Aké Satia is the Chief Vision Officer at Aké Satia, a Human Capital firm in the DC area focused on strengthening organizations by bolstering the intersection of people strategy and business strategy.



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The Joy of Serving

The Mindset Series – Episode 2

To serve is to lead.

Welcome to the second piece in The Mindset Series. Today, I have a perplexingly delightful story to share. First, I have a question: When you hear someone say the word hospital, what is the first word that comes to mind? 

Ironically, with such a frequently used word, several thoughts and emotions could cycle through our minds. –  Including words such as injury, sickness, pain, health, treatment, sadness, death, and loved ones. But one word that probably does not make it to the top, middle, or bottom of most of our lists is joy. – Barring a father holding his newborn in the neonatal unit – of course!
Undeniably, hospitals are a peculiar environment. – A locale where many devote copious amounts of time, loads of energy, countless sleepless nights, and a wad of cash to get an education that qualifies them for a job where their primary responsibility is to serve. – Not to command or control, but to serve.

To top it all off, in said environment, one may not be fortunate enough to wear the Louis Vuitton shoes or Kiton cashmere suits they work so hard to afford. Instead, they may have to settle for scrubs and Snibbs. – This seems bizarre and would lead one to wonder why anyone would choose such a path.
Could it be that serving is the most honorable role one can assume?

Let us explore!

The most honorable role

Serving is an act of kind assistance. Merriam-Webster dictionary

Today, though most of us may not inquire about the meaning of serving, we freely divulge our opinions about it. We might take an intellectual angle by stating the three types of services: consumer, business, and public. Or perhaps, if we are business-minded, we might think about how our organization provides value to customers. And at a societal level, the thought of serving could conjure images of military personnel, our favorite teacher, or the president. Herein lies the beautiful irony of service. – Service is a quintessential quality of leadership. Unfailingly, all true leaders serve by meeting the needs of others, as we discussed in The Apron of Leadership – BLOG – www.akesatia.com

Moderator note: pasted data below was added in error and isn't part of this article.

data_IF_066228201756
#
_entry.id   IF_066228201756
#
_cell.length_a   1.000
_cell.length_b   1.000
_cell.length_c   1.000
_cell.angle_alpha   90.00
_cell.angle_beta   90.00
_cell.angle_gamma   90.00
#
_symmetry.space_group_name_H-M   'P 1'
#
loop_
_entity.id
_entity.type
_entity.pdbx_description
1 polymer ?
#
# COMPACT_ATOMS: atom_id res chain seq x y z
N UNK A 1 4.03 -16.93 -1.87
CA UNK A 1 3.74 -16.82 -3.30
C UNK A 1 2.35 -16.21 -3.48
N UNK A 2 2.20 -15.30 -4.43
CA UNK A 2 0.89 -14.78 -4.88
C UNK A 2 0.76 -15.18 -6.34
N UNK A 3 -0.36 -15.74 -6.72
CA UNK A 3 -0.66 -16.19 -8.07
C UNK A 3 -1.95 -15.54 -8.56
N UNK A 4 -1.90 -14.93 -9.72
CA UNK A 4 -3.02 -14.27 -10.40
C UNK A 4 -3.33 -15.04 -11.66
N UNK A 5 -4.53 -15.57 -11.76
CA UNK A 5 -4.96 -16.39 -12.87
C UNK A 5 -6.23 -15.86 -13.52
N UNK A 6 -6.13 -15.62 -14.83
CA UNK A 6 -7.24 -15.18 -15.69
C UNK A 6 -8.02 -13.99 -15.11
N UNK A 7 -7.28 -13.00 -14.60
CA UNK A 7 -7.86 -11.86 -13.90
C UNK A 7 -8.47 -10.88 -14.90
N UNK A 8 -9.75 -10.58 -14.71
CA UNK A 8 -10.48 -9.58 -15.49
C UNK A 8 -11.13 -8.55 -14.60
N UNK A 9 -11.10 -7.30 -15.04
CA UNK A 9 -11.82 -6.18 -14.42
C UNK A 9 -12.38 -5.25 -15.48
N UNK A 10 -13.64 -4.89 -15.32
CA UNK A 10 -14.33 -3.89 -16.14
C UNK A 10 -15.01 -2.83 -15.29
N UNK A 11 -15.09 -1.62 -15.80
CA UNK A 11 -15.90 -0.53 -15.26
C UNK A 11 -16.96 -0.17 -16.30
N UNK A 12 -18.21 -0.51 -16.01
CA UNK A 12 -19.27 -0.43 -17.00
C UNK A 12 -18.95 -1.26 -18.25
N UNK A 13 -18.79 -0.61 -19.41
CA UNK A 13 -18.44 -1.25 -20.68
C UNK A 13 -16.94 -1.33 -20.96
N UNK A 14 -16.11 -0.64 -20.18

The business of meeting needs

In a world replete with needs, honing the mindset to serve is vital. However, today, our world is driven by the pursuit of the latest best things: phones, cars, houses, yachts, you name it! For this reason, we might think the future depends primarily on things we can see, touch, and hold. However, data proves the contrary. According to statistics, currently, in the United States, over three-quarters of employees work in services.
It seems societal development depends on the business of meeting needs more than the stuff and toys we vie for.

On this basis, I will share a mesmerizing experience.

A mesmerizing experience

Recently, I was delighted at a hospital! Yes, you heard that right! – Delight and hospital in the same sentence! 😊Last week, I checked into a medical facility, Mercy Hospital, for an outpatient surgical procedure. Notably, it was my first time at the facility. A few months prior, I met the surgeon at a satellite office and had some follow-up conversations with him and his staff. Through these interactions, I was convinced and signed on.

On a cold winter Monday morning, my caring parents offered to take me to the hospital, and we took off at the crack of dawn. Conveniently, we arrived at the hospital well before 9:00 AM for an 11:00 AM surgery appointment. Once in the facility, I met my cousin, a nurse at the hospital, and we had a warm and reassuring chat. Then, she departed. Soon after, I walked to the receptionist’s desk, and the enchantment commenced. For the next four hours, I met eleven hospital professionals, including two receptionists, a Finance professional, five nurses, a surgeon, an anesthesiologist, and a staff member who wheeled me out of the hospital.

Nuance of Serving